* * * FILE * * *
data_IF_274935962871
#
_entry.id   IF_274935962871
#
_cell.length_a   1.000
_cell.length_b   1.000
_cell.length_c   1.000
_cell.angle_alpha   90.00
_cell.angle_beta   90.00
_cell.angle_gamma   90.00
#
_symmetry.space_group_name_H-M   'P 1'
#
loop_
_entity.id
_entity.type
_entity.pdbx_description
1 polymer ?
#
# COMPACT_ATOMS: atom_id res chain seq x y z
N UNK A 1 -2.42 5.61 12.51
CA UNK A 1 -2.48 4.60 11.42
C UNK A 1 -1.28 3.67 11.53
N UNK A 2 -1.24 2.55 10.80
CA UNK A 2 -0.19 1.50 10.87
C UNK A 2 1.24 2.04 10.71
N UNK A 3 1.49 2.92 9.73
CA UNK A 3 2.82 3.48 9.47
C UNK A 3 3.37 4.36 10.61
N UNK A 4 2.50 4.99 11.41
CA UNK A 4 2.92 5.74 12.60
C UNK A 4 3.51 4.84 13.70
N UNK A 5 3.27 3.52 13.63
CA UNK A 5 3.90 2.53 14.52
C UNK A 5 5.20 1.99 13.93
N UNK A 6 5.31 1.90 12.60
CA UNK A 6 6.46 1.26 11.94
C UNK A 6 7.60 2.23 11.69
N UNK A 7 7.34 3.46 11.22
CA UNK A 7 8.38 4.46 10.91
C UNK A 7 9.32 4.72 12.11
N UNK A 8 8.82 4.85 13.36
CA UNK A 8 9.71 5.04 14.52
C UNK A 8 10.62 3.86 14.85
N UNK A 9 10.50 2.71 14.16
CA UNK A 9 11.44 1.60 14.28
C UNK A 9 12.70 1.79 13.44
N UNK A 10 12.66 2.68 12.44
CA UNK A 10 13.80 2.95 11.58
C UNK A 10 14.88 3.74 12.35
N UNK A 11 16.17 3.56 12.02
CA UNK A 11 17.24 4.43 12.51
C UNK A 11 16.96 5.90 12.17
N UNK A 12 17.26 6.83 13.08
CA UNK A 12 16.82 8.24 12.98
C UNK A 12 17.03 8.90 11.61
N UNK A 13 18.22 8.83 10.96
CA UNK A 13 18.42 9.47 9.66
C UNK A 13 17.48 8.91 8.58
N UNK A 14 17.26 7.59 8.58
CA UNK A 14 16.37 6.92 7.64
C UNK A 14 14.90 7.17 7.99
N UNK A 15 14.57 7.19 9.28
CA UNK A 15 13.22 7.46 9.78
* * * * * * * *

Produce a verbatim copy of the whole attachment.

data_IF_274935962871
#
_entry.id   IF_274935962871
#
_cell.length_a   1.000
_cell.length_b   1.000
_cell.length_c   1.000
_cell.angle_alpha   90.00
_cell.angle_beta   90.00
_cell.angle_gamma   90.00
#
_symmetry.space_group_name_H-M   'P 1'
#
loop_
_entity.id
_entity.type
_entity.pdbx_description
1 polymer ?
#
# COMPACT_ATOMS: atom_id res chain seq x y z
N UNK A 1 -2.42 5.61 12.51
CA UNK A 1 -2.48 4.60 11.42
C UNK A 1 -1.28 3.67 11.53
N UNK A 2 -1.24 2.55 10.80
CA UNK A 2 -0.19 1.50 10.87
C UNK A 2 1.24 2.04 10.71
N UNK A 3 1.49 2.92 9.73
CA UNK A 3 2.82 3.48 9.47
C UNK A 3 3.37 4.36 10.61
N UNK A 4 2.50 4.99 11.41
CA UNK A 4 2.92 5.74 12.60
C UNK A 4 3.51 4.84 13.70
N UNK A 5 3.27 3.52 13.63
CA UNK A 5 3.90 2.53 14.52
C UNK A 5 5.20 1.99 13.93
N UNK A 6 5.31 1.90 12.60
CA UNK A 6 6.46 1.26 11.94
C UNK A 6 7.60 2.23 11.69
N UNK A 7 7.34 3.46 11.22
CA UNK A 7 8.38 4.46 10.91
C UNK A 7 9.32 4.72 12.11
N UNK A 8 8.82 4.85 13.36
CA UNK A 8 9.71 5.04 14.52
C UNK A 8 10.62 3.86 14.85
N UNK A 9 10.50 2.71 14.16
CA UNK A 9 11.44 1.60 14.28
C UNK A 9 12.70 1.79 13.44
N UNK A 10 12.66 2.68 12.44
CA UNK A 10 13.80 2.95 11.58
C UNK A 10 14.88 3.74 12.35
N UNK A 11 16.17 3.56 12.02
CA UNK A 11 17.24 4.43 12.51
C UNK A 11 16.96 5.90 12.17
N UNK A 12 17.26 6.83 13.08
CA UNK A 12 16.82 8.24 12.98
C UNK A 12 17.03 8.90 11.61
N UNK A 13 18.22 8.83 10.96
CA UNK A 13 18.42 9.47 9.66
C UNK A 13 17.48 8.91 8.58
N UNK A 14 17.26 7.59 8.58
CA UNK A 14 16.37 6.92 7.64
C UNK A 14 14.90 7.17 7.99
N UNK A 15 14.57 7.19 9.28
CA UNK A 15 13.22 7.46 9.78